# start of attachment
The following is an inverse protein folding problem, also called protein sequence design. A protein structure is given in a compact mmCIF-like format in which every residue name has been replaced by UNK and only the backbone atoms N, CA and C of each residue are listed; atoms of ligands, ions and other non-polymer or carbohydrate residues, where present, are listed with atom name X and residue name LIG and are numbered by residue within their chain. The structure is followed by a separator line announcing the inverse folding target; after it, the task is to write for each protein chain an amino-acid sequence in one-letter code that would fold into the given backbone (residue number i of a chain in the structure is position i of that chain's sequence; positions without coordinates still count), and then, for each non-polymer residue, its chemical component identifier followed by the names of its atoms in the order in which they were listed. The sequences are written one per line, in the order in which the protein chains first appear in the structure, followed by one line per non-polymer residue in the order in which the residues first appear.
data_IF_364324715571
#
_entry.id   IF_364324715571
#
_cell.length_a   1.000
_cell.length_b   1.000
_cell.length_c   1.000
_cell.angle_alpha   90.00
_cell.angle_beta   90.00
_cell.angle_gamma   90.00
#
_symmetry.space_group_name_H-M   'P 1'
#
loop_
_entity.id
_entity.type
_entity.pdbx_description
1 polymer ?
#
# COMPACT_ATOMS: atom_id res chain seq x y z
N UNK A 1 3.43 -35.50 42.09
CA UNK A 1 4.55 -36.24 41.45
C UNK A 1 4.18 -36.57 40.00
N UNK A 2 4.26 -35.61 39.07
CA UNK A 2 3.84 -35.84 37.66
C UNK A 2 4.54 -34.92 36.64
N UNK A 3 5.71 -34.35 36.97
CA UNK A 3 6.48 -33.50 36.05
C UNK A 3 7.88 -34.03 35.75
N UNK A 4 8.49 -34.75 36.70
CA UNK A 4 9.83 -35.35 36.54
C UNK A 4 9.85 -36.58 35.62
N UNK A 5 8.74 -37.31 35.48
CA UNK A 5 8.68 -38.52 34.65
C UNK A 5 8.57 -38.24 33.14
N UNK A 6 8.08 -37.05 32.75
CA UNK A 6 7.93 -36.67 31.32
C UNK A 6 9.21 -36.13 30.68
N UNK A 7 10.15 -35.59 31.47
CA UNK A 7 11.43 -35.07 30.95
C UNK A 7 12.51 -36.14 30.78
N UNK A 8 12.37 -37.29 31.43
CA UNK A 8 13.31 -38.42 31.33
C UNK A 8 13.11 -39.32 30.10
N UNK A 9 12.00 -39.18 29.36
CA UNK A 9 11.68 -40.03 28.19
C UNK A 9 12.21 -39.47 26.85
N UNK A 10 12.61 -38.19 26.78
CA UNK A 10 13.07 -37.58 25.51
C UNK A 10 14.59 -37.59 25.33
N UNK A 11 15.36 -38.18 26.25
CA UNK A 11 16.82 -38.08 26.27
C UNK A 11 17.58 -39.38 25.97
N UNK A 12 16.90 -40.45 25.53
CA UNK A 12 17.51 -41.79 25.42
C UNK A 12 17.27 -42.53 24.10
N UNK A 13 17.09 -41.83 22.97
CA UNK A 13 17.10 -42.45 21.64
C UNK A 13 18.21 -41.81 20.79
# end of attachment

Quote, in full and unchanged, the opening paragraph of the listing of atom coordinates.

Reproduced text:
The following is an inverse protein folding problem, also called protein sequence design. A protein structure is given in a compact mmCIF-like format in which every residue name has been replaced by UNK and only the backbone atoms N, CA and C of each residue are listed; atoms of ligands, ions and other non-polymer or carbohydrate residues, where present, are listed with atom name X and residue name LIG and are numbered by residue within their chain. The structure is followed by a separator line announcing the inverse folding target; after it, the task is to write for each protein chain an amino-acid sequence in one-letter code that would fold into the given backbone (residue number i of a chain in the structure is position i of that chain's sequence; positions without coordinates still count), and then, for each non-polymer residue, its chemical component identifier followed by the names of its atoms in the order in which they were listed. The sequences are written one per line, in the order in which the protein chains first appear in the structure, followed by one line per non-polymer residue in the order in which the residues first appear.